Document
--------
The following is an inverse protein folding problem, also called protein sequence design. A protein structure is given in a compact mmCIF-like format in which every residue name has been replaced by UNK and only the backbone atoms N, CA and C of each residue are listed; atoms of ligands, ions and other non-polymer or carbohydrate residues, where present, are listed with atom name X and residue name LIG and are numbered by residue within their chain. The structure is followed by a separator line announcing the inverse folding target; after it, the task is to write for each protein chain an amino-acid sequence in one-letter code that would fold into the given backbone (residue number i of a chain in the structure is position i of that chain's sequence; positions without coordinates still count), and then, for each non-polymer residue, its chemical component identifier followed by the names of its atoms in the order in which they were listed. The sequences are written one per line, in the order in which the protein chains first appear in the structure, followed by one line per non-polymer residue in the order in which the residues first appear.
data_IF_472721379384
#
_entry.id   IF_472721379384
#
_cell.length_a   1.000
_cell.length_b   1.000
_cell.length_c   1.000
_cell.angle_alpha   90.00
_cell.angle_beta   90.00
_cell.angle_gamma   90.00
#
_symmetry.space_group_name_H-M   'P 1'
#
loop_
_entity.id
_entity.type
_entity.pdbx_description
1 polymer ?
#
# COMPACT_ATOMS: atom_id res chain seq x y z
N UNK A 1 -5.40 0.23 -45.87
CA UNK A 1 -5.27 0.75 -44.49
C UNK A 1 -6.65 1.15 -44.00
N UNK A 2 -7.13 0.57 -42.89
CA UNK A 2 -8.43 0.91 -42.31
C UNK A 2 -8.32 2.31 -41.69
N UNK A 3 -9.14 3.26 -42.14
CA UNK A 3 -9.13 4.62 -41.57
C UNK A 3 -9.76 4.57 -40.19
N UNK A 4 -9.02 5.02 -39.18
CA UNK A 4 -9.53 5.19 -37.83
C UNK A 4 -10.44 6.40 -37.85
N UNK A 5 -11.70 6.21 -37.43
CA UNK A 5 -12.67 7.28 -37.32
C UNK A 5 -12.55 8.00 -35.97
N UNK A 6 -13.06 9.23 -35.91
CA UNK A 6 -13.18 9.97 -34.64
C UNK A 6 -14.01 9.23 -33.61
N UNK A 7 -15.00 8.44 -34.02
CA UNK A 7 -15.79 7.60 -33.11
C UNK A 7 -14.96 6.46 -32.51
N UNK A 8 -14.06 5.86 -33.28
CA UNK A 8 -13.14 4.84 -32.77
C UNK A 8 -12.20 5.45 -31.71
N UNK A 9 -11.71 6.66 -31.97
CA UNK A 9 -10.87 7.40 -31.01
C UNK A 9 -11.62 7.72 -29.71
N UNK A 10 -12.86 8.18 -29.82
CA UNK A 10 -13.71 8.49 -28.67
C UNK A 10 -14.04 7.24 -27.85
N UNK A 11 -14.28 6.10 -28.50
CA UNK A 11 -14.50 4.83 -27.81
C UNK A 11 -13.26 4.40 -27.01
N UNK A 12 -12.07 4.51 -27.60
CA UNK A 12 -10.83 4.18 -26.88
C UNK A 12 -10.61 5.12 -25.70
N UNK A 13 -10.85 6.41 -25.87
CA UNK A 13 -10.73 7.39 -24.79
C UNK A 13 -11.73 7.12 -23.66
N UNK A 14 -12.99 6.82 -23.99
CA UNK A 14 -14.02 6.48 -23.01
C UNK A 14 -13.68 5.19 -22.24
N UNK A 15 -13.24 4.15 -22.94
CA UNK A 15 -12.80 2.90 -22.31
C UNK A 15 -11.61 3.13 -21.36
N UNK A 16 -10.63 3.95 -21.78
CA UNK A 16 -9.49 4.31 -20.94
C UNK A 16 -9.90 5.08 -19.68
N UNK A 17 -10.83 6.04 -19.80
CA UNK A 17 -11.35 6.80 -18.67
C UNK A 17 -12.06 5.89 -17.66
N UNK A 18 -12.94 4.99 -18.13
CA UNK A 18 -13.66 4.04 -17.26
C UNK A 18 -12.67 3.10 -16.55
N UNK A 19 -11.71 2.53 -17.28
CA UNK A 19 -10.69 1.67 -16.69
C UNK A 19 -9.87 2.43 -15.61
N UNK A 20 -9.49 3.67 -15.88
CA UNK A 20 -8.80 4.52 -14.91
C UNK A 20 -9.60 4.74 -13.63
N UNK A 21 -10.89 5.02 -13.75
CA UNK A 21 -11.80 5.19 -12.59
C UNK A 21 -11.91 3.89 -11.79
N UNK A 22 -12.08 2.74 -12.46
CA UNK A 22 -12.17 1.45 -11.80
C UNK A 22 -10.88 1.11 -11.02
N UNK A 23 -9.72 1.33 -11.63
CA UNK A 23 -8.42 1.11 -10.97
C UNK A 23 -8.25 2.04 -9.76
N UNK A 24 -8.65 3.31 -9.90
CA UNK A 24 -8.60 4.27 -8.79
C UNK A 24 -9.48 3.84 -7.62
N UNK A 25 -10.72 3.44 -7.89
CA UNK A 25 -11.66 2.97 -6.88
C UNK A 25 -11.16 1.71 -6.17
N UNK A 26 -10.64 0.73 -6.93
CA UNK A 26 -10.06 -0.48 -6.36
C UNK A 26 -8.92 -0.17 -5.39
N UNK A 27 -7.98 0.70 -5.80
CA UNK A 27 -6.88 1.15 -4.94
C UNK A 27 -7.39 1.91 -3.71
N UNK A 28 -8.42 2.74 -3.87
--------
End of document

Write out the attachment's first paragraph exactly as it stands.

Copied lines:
The following is an inverse protein folding problem, also called protein sequence design. A protein structure is given in a compact mmCIF-like format in which every residue name has been replaced by UNK and only the backbone atoms N, CA and C of each residue are listed; atoms of ligands, ions and other non-polymer or carbohydrate residues, where present, are listed with atom name X and residue name LIG and are numbered by residue within their chain. The structure is followed by a separator line announcing the inverse folding target; after it, the task is to write for each protein chain an amino-acid sequence in one-letter code that would fold into the given backbone (residue number i of a chain in the structure is position i of that chain's sequence; positions without coordinates still count), and then, for each non-polymer residue, its chemical component identifier followed by the names of its atoms in the order in which they were listed. The sequences are written one per line, in the order in which the protein chains first appear in the structure, followed by one line per non-polymer residue in the order in which the residues first appear.